Distortion of History (from The Hindu)

Madhav Deshpande mmdesh at umich.edu
Thu Jan 9 12:13:22 UTC 1997

Dear Indologists,
	Here is a recent article from The Hindu of Madras which may give
us some insight into the current politics of history in India.  It is a
somewhat long piece, but I think it offers a very important analysis of
the current politicization of history in India. 

			Madhav Deshpande

`Distortion of history'  From The Hindu, Madras:

               Date: 08-01-1997 :: Pg: 12 ::
               Col: c 

               By V. Krishna Ananth 

               Historical linguistics, inscriptions
               and the canons of
               archaeological excavations
               mean nothing to our friends in
               the VHP and the only thing that
               matters to them is working up
               religious sentiment. 

               AS the nation is preparing itself to observe 50 years of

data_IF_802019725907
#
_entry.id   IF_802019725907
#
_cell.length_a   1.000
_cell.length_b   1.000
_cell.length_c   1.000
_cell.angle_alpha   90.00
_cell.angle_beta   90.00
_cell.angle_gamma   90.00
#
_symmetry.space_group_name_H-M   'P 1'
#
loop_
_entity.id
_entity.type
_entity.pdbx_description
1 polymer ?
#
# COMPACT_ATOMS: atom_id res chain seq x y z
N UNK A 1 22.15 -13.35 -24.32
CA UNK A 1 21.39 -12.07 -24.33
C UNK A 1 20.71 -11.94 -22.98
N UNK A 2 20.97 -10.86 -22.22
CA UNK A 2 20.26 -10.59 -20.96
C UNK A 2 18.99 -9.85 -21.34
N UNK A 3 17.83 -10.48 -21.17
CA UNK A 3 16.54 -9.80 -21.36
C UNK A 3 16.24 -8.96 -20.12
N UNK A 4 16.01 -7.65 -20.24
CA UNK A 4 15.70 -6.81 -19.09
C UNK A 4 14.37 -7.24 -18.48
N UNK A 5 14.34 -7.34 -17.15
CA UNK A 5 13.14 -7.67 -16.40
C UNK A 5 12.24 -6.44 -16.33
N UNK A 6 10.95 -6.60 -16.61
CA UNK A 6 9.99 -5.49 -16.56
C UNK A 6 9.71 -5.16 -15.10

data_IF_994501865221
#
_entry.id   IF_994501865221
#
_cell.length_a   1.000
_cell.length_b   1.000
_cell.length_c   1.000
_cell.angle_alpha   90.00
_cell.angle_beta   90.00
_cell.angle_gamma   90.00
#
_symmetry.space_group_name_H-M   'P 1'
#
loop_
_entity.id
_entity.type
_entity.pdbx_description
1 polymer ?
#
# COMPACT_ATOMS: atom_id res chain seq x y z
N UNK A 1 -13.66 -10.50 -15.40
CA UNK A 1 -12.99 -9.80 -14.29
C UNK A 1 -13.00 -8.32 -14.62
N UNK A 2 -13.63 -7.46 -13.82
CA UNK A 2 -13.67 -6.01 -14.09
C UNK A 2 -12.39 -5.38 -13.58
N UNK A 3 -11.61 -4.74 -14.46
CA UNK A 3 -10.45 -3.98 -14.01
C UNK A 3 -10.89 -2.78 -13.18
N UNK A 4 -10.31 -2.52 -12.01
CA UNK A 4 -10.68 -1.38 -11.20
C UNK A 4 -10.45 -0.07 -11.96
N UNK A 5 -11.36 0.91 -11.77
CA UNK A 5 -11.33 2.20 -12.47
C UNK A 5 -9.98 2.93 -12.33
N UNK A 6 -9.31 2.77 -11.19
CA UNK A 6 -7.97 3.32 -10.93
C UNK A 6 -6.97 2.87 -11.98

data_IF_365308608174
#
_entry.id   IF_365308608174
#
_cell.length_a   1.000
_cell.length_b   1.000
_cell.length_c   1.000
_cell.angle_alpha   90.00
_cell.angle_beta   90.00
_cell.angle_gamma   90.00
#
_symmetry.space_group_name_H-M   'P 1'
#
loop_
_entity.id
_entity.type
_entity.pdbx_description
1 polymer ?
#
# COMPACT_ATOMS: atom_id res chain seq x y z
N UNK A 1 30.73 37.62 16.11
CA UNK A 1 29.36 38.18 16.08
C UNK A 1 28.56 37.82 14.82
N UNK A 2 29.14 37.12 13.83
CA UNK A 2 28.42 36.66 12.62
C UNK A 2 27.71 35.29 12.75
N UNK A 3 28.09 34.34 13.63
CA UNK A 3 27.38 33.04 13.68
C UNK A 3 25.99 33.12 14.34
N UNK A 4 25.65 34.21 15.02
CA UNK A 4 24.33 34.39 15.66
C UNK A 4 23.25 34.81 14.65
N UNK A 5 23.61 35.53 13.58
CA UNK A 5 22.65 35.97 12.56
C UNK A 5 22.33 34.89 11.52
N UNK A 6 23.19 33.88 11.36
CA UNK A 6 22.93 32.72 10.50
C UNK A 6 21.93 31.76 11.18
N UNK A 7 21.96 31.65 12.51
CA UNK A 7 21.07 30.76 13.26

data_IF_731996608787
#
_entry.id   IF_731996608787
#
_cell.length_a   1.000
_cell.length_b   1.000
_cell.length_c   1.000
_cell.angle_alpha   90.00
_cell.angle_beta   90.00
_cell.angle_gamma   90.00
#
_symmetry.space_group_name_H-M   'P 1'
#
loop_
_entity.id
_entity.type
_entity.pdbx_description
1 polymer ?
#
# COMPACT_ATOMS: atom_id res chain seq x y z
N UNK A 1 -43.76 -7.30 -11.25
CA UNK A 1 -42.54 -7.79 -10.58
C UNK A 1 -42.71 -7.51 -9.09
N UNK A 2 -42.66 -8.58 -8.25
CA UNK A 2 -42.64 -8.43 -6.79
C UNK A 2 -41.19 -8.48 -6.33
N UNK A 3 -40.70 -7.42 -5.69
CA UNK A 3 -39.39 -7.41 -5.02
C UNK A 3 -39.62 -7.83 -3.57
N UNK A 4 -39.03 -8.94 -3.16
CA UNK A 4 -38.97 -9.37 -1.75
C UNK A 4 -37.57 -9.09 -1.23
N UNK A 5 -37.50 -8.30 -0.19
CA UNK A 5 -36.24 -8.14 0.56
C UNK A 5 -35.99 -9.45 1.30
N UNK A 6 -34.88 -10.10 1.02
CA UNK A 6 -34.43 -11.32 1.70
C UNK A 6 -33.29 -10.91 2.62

independence, the polity is facing serious challenges and history is
sought to be distorted for sectarian purposes. Some of the established
canons of historical research are defied and nationalism is sought to be
defined in a different fashion. 
               Prof. Irfan Habib, eminent historian, who was in Chennai to
attend the Indian History Congress session two weeks ago spoke to this
writer on these and related issues. Excerpts from the interview: 

               VKA: How do you place history as a discipline in the
current political situation? 

               Prof. Irfan Habib: In the prevailing political situation,
the most important impact on history as I see it is the tendency to look
differently at the various aspects of the national movement. While many
critics of the national movement are now beginning to modify their
criticism, there are others who accentuate it in the light of a growing
perception among a large number of politicians, intellectuals and middle
classes, if not among the masses, of India as belonging predominantly to a
single cultural tradition rather being a multi-cultural country. So one
begins to look at the national movement, how it handled this particular
problem and many things that some of us took for granted now look as
achievements. This is one example of how history is looked at differently.
Another aspect is how our perception of history influences our present
context. I would stress that the perception of history that was handed